As I’m eating a piece of mum’s Dutch apple pie that was leftover from my birthday celebrations, it’s time to look back on my journey from my home in Wolverhampton to my parents’ home in Warmenhuizen, Noord Holland.
On a sunny Sunday, my colleague Edward and I set off and headed for the motorways of the 18th century: the canal. It was the simplest way to get out of Wolverhampton without having to battle with traffic. Avoiding main roads, we also rode on quiet streets, pretty lanes, more canals and a spot of shared route along a busy dual carriageway (yuk). The last half mile we rode on the footpath along a dual carriageway – it may be naughty, but it beat the alternative.
We stayed at Bonehill Farm, an old school farmhouse Bed and Breakfast near Mickleover which provided a welcome rest after 48 miles of pedalling.
Monday we trundled down the hill on the footpath before joining the Mickleover Greenway (NCN54/68) – a disused railway into Derby. We travelled through Derby and Nottingham but thanks to the NCN we never cycled in traffic. Isn’t the National Cycle Network marvellous? The day was hard-going though, as the picture illustrates – they were 45 tough miles! (Pic by Edward – see more great ones here)
We stayed at the lovely Staunton Arms, where we were allowed to wheel our bikes through the pub into an enclosed courtyard for the night. Dinner was fantastic and the staff were brilliant – even running outside in the morning to take a picture of us before we set off!
Tuesday was the day of quiet lanes and disused railways. We bumped into a Sustrans maintenance team on the disused railway path into Lincoln, and met Sustrans Vince walking a roller racing kit up Steep Hill in Lincoln. There was tea, lunch and ice cream before we joined NCN route 1 which took us to The Limes Country House Hotel in Market Rasen. After our dinner in a nearby pub we saw bats over the fields next to the hotel, and many wild rabbits in the fields too. Another very satisfying 48 miles under our wheels.
Wednesday was a hilly day in the Lincolnshire Wolds, following route 1 on hilly lanes to and over the Humber Bridge. It was a quiet day, with few places along the route, so we stocked up before setting off and had lunch on a tree trunk. After that, the route took us along a field (no, really) before joining yet another hilly lane. We finished the day with fish and chips by the Humber, after which Edward got a train back to the midlands and I climbed the ramp onto my ferry to Rotterdam. My knees didn’t like the hills at all, so after dumping my stuff in my cabin I stationed myself in the on-board coffee shop to soothe my soul with tea (and the chatter of a retired Yorkshireman).
Thursday I met the owners of the other two bikes that were on the boat. We bumped into each other several times after getting off as we found our way to our destinations. I made my way through the industrial port area to a little ferry to Hoek van Holland, where I started following the brilliant LF1 (national route one, also the North Sea Cycle Route and Eurovelo 12). It goes right by the sea and is traffic-free. I must admit I didn’t really appreciate the fantastic views, because I had a very sore knee and strong head wind. My mum was waiting for me in Scheveningen – she got a train with her e-bike. We cycled further up LF 1 to stay with her uncle in Katwijk. Chinese takeaway, painkillers and lots of chat took the edge off this 30 mile day.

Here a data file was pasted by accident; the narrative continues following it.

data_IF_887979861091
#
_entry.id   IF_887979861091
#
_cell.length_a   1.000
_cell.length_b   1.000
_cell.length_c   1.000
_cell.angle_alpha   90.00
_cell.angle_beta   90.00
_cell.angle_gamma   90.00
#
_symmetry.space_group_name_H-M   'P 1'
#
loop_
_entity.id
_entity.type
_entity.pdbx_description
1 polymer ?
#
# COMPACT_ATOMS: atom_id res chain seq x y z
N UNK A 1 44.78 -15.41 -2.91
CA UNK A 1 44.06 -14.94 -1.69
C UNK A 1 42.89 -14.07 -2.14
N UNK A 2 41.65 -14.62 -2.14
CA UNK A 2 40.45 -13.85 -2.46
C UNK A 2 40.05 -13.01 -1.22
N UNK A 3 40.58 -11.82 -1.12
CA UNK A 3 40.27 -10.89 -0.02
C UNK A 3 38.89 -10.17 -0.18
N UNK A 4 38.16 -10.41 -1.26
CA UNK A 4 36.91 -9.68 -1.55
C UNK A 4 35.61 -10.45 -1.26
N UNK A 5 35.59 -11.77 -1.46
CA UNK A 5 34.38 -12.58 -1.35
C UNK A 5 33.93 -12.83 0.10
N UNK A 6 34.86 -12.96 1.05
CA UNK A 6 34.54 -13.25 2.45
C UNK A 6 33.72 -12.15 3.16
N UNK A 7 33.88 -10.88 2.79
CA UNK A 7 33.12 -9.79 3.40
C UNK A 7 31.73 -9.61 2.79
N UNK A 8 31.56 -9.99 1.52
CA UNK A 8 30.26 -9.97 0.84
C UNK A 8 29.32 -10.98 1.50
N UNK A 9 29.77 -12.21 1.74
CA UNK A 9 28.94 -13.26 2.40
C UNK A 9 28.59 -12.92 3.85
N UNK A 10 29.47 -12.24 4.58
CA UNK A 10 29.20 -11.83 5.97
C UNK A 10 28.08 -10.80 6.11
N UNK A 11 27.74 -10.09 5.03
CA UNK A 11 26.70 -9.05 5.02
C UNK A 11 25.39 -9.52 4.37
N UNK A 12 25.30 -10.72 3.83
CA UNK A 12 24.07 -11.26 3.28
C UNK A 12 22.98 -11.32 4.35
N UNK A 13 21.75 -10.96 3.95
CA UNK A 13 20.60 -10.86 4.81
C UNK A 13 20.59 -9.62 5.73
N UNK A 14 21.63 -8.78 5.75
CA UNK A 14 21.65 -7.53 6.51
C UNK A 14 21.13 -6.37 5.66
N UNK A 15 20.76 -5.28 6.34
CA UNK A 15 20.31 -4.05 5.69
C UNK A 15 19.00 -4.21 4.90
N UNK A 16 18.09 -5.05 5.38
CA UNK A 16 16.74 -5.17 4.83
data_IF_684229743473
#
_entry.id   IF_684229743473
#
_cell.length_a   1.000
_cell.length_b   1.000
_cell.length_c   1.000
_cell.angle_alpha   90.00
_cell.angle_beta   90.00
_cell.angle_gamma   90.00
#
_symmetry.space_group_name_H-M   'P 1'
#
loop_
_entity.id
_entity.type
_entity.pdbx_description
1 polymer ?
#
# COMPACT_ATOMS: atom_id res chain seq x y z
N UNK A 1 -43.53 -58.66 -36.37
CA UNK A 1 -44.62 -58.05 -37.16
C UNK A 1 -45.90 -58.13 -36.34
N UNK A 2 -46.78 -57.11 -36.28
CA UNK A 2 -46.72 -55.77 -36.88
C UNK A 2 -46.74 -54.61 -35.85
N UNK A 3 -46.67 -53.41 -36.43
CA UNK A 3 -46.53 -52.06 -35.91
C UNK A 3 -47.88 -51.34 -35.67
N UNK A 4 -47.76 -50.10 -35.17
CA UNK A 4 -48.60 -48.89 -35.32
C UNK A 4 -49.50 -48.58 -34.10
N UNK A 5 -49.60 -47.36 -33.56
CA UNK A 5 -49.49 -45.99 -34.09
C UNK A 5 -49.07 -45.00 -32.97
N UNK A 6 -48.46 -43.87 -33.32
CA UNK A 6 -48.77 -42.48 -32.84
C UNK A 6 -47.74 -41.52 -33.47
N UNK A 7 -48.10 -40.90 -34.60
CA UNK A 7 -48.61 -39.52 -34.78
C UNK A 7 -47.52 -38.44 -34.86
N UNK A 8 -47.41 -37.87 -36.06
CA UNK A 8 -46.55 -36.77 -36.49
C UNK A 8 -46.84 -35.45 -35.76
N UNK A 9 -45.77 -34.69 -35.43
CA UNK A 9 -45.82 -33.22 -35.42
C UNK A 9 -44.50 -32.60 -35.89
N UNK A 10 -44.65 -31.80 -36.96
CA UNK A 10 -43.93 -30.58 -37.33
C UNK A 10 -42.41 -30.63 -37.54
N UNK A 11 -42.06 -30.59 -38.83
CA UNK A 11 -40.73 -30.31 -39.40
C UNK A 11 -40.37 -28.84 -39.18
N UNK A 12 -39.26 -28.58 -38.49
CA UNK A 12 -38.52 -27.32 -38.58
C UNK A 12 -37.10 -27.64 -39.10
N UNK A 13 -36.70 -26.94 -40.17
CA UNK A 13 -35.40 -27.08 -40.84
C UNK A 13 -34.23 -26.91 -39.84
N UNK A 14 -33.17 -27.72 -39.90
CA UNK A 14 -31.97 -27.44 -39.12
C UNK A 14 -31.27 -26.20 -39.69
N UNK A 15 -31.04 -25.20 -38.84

On Friday I woke up with the realisation that by the end of the day, I’d have cycled from Wolverhampton to Warmenhuizen. Crikey! I did pop 2 ibuprofen at breakfast though. My great-uncle led the way back to LF1 and off we went on our long, last day. I can tell you that after 50 miles, I’d had enough of brick roads going up and down pretty sand dunes no matter how pretty!
I originally planned to undertake this journey on my own, but I’m so glad I had Edward with me, and later mum! I was truly miserable on my own on the ferry – my knee was buggered, and I was tired and a bit seasick. Still, I cycled quite a distance over the days, with very little training and not an awful lot of special kit. I didn’t have a fancy bike (Dutch Tank and Brooks Saddle all the way). My fancy Vulpine merino jerseys were great though, as was my pair of normal Howies shorts. I did have to buy gloves though as my wrists were hurting too, so I did end up looking like a (shock horror) Cyclist. But that’s okay, because I had a story. I rode my bike 272 miles from the Midlands to The Netherlands. So there!
Using the National Cycle Network
The NCN is quite well signed, although it was very useful to have maps and Edwards GPS. It’s astonishing how far you can ride in peace along these routes – with little fear of being run over. Unfortunately, some parts of the network are not up to standard (like the stretch along a farm track in Lincolnshire) and others are in need of maintenance. It’s often up to the local authority to keep paths in good condition, but Sustrans do own some parts (particularly railway lines) and rely on their network of volunteer rangers and donations to maintain these (please consider a donation!).
Signing the Dutch way
Almost everywhere along traffic-free cycle routes in The Netherlands you’ll find white “mushrooms” with red lettering indicating distances to nearby destinations. More recently a system of ‘fietsknooppunten’ was introduced: each area has a number of numbered nodes and signage pointing towards these points. To navigate, you take a map and make a list of the nodes you need to pass along your route. This works really well for longer distances and leisure cyclists. Similarly, the LF routes are signed well – as long as you follow the route you hardly need your map (bring one, just in case eh?). It was refreshing to see a sign turned the wrong way here too, though!